This is a work in progress, comments are welcome to: johno(at)johno(dot)se

Object Oriented Programmers Anonymous

Hello my name is Johannes 'johno' Norneby, and I am an Objected Oriented Programmer.

There Was Going To Be A Book...

Over the past 16 years, since I finished work on Ground Control 2 at Massive Entertainment, my thoughts on game programming have gone through a large number of changes.

Around 2008 I started working on a book that was supposed to be enlightening and highlight a lot of the pitfalls I had experienced while writing games using Object Oriented C++, and what the techniques I had discovered in order to avoid those pitfalls. That stuff is here, but I now think that that stuff is misguided.

Since then I have found my code style has changed radically yet again, and I very much feel like the root of all the problems I was facing and trying to solve was Object Oriented Programming itself. This feeling has been severely validated by my experiments and experience while developing Space Beast Terror Fright. This basically renders all of the previous stuff in the book pretty much moot, unless they are interesting from a historical perspective.

I would like to start again and cover a lot of the things that I currently think are interesting when the goal is to be super-productive in creating real-time games using C (and possibly some of C++).


"High-school" datasets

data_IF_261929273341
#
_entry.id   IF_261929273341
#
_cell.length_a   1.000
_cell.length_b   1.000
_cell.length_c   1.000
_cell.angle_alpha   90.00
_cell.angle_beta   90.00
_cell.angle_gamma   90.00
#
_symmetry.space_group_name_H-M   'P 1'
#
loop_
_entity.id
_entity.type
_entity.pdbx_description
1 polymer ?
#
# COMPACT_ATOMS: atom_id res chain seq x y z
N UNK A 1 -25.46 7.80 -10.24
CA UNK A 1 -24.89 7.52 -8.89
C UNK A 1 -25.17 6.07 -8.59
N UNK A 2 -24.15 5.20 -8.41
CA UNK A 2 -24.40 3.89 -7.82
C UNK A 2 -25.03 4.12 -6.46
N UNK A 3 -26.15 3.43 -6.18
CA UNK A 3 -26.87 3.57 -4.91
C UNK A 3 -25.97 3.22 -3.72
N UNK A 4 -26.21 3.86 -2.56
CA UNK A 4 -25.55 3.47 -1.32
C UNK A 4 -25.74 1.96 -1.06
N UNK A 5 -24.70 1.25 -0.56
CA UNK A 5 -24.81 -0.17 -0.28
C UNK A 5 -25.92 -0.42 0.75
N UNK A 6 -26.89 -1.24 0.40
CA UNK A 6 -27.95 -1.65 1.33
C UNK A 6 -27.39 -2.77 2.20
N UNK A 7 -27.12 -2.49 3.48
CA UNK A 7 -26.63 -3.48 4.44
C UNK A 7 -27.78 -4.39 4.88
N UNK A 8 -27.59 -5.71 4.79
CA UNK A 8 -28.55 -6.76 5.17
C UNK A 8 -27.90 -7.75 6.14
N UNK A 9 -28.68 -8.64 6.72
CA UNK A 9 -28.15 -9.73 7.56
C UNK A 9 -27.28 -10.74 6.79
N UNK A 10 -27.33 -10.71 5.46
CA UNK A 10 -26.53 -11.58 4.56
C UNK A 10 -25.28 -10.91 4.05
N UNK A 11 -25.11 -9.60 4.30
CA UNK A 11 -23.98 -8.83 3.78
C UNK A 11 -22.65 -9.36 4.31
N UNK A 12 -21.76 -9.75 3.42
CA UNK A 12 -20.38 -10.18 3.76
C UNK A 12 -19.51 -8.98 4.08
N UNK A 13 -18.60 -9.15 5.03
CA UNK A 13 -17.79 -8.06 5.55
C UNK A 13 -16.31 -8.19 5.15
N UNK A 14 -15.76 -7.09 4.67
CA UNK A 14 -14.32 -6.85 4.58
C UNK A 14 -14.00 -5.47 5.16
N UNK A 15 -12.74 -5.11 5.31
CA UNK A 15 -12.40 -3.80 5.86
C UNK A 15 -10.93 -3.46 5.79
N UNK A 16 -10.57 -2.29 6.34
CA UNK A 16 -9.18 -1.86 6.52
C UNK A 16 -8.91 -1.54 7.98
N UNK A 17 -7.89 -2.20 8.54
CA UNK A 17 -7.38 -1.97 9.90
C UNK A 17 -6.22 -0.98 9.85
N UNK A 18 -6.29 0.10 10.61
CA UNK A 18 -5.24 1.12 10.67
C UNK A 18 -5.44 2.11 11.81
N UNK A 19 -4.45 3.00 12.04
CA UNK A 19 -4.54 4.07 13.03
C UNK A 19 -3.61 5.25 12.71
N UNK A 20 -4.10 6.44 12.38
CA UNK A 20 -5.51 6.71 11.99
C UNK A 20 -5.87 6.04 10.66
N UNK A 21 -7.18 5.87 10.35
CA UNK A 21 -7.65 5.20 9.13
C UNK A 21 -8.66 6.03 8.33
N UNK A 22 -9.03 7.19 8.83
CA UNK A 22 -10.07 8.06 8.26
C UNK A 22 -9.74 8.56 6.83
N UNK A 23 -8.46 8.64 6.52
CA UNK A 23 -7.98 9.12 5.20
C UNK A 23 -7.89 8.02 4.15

I was asked to expand on my TODO's. I'm happy that people find this stuff useful! :)

  1. Relational Theory / Legacy Persistence Solutions

    This stuff totally works, but these days I think it's a bit muddled by a (for me) outdated Object Oriented mindset.

  2. Dreamler / Transactional Persistence / Generic Data Stores

    I worked at Dreamler a few years back and developed a transactional persistence solution that was interesting.

  3. tangle - my current "generic" persistence solution

    Coming from many years of thinking about persistence solutions (see the previous points in this post), my current "generic" system is very simple.

    Saving Data

    • You need some kind of abstraction over an open file handle to write to disk.
    • This can be as simple as a FILE* in C.
    • I prefer human-readable / text formats because then you can edit the database with external editors.

    //open a file for writing
    database_writer_t out("database.txt");

    The interface is key-value and all strings:

    //key = favorite_ice_cream
    //value = chocolate
    write_key_value("favorite_ice_cream", "chocolate", out);